Can You Trust Your Memory?

Recently, I was discussing some events from a long time ago with a family member. I was surprised to find out that details I thought I very clearly remembered were incorrect. It got me thinking about the possibility of memory being untrustworthy. How is it possible to be so certain you remember something one way when it actually happened another? Or to be positive of certain people, places, or things, but have that information incorrect, as well?

It’s possible to confuse memories with secondhand information. For example, if a story is told enough times within a family, you might start to create mental images in much the same way you do when immersed in reading a book. Eventually, if asked, you will report that you remember an event or conversation of which you actually have no firsthand knowledge.

Your memory is largely filtered by your experiences, personality, and mindset. If you want something to have happened or to have played out in a certain way, it is possible to convince yourself it did. Also, two people can go through the exact same event together yet remember it very differently later on, because their respective minds are filtering the event through different mental paradigms. You might see an event as inherently positive, while somebody else involved could have a very different perspective on that memory. Additionally, if you have had similar experiences, it is possible to merge the memories of two separate occasions into one without realizing it. It’s also possible to use similar situations you’ve experienced to determine how you feel about a certain memory in a similar context. For example, if you generally had bad experiences at all your birthday parties growing up, your mind might not allow you to remember a positive birthday party experience you had because of your conditioned expectation that your birthday parties are not meant to go well, that something bad “always” happens. Personally, I engage in a lot of maladaptive daydreaming, which is a psychological term for creating a fake, yet very convincing reality in order to escape one’s traumas and disappointments. This kind of daydreaming can go on for hours at a time and seem very real. I have experienced confusion in the past when trying to remember if a certain conversation actually happened or if I had daydreamed it.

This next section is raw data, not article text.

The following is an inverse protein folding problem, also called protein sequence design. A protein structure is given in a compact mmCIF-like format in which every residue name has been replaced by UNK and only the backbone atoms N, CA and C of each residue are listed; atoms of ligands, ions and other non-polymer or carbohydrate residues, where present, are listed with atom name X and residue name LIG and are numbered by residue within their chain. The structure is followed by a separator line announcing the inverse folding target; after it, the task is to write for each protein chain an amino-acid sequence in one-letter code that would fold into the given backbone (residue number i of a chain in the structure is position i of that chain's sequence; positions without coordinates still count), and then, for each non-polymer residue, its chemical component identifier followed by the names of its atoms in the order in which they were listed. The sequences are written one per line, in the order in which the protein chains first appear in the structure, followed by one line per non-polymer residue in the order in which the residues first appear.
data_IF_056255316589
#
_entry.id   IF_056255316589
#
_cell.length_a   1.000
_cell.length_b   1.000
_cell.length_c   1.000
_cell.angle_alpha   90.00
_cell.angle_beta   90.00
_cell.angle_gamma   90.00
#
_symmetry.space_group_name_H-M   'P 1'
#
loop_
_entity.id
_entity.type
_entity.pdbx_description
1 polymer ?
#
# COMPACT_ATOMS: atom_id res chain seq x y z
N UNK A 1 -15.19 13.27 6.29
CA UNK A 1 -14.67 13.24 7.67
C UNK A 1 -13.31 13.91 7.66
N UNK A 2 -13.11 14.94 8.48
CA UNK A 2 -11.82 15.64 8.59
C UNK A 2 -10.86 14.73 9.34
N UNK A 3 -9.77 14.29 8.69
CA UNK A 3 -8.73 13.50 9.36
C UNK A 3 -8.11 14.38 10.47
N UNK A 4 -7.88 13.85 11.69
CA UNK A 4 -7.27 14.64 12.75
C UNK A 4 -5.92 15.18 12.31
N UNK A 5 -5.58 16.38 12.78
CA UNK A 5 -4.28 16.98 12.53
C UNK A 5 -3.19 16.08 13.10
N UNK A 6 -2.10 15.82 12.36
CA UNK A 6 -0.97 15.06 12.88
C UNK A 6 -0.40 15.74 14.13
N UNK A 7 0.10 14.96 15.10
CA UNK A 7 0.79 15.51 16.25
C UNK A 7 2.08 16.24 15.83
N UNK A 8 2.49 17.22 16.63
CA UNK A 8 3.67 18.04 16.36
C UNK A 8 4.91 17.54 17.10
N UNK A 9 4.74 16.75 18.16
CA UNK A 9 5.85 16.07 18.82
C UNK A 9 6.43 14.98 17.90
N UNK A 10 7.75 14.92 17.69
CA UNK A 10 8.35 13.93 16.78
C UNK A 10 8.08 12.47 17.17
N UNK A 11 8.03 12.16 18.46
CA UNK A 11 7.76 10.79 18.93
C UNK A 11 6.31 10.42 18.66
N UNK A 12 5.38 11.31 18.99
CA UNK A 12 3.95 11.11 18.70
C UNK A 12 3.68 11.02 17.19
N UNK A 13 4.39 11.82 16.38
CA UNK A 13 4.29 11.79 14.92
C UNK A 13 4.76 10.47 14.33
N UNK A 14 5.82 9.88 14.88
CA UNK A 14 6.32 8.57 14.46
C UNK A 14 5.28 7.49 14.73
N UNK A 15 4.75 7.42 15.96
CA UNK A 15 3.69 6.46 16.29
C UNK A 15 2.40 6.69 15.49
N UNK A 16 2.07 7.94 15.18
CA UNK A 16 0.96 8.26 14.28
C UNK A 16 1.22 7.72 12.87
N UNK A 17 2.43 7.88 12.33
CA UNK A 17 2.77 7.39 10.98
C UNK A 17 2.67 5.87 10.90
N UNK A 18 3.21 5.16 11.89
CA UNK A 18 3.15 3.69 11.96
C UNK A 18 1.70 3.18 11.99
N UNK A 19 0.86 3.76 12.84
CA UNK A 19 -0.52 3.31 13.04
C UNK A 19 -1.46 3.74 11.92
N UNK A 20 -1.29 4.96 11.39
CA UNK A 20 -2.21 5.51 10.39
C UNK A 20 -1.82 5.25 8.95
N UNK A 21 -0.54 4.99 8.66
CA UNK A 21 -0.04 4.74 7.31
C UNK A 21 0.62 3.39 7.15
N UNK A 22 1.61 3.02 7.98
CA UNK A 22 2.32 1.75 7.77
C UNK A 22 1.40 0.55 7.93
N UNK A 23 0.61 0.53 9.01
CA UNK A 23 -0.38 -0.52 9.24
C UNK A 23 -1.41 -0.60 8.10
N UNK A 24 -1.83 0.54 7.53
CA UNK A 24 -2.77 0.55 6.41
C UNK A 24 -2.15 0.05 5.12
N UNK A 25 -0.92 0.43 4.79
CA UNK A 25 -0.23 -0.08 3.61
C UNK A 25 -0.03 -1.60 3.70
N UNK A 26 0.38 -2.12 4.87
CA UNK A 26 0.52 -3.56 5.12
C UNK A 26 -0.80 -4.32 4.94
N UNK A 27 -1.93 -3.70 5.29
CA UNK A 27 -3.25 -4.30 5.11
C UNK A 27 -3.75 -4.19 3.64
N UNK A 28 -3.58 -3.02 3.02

Your mind tends to fill in gaps in your memory over time. It can feel frustrating, unbalancing, even scary not to remember an event that happened to you in its entirety. It can feel urgent to remember. It can feel (and can actually be) dangerous to forget. It’s possible that after a while your mind will begin to fill in the missing pieces by itself as to give you an entire story, unbroken, from start to finish. I know there have been times I think to myself, “I used to know this. How could I have forgotten? I was even talking about this not so long ago. Did it go like this? That certainly makes sense in the story and I can see that happening, so I think it probably went like that.” Later on down the line, you won’t even remember that you had assumed that part had unfolded in a certain way. You will come to believe you had always retained the memory that way.

But why does any of this matter? How should the above be applied to living a peaceful, fulfilling life? So many people are holding themselves back because of what they deem to be bad memories of negative events that occurred to them in the past, sometimes in the far distant past. Events or conversations that took place and continue to haunt them until this day. Perhaps a recital they feel went terribly or an important talk with a friend they felt they didn’t handle well. However, as we have seen, many of our memories are simply our subconscious fears and insecurities pretending to be fact. Our memories may or may not have actually taken place. Speaking to other people who were there (if the memory is even real at all), it might be surprising to find out they have very different perspectives on what occurred. So do not allow the past to affect your future, because it might not really even be true reflections of your past. Do not elevate your perceptions and perspectives to the height of unarguable truth. Do not give something that might or might not even be real that kind of power over your happiness going forward. Realize that you are in control of your narrative and that you can choose to interpret life experiences as important or insignificant, fateful or impotent, ruinous or enlightening. All that ultimately exists and all that ultimately matters is the present.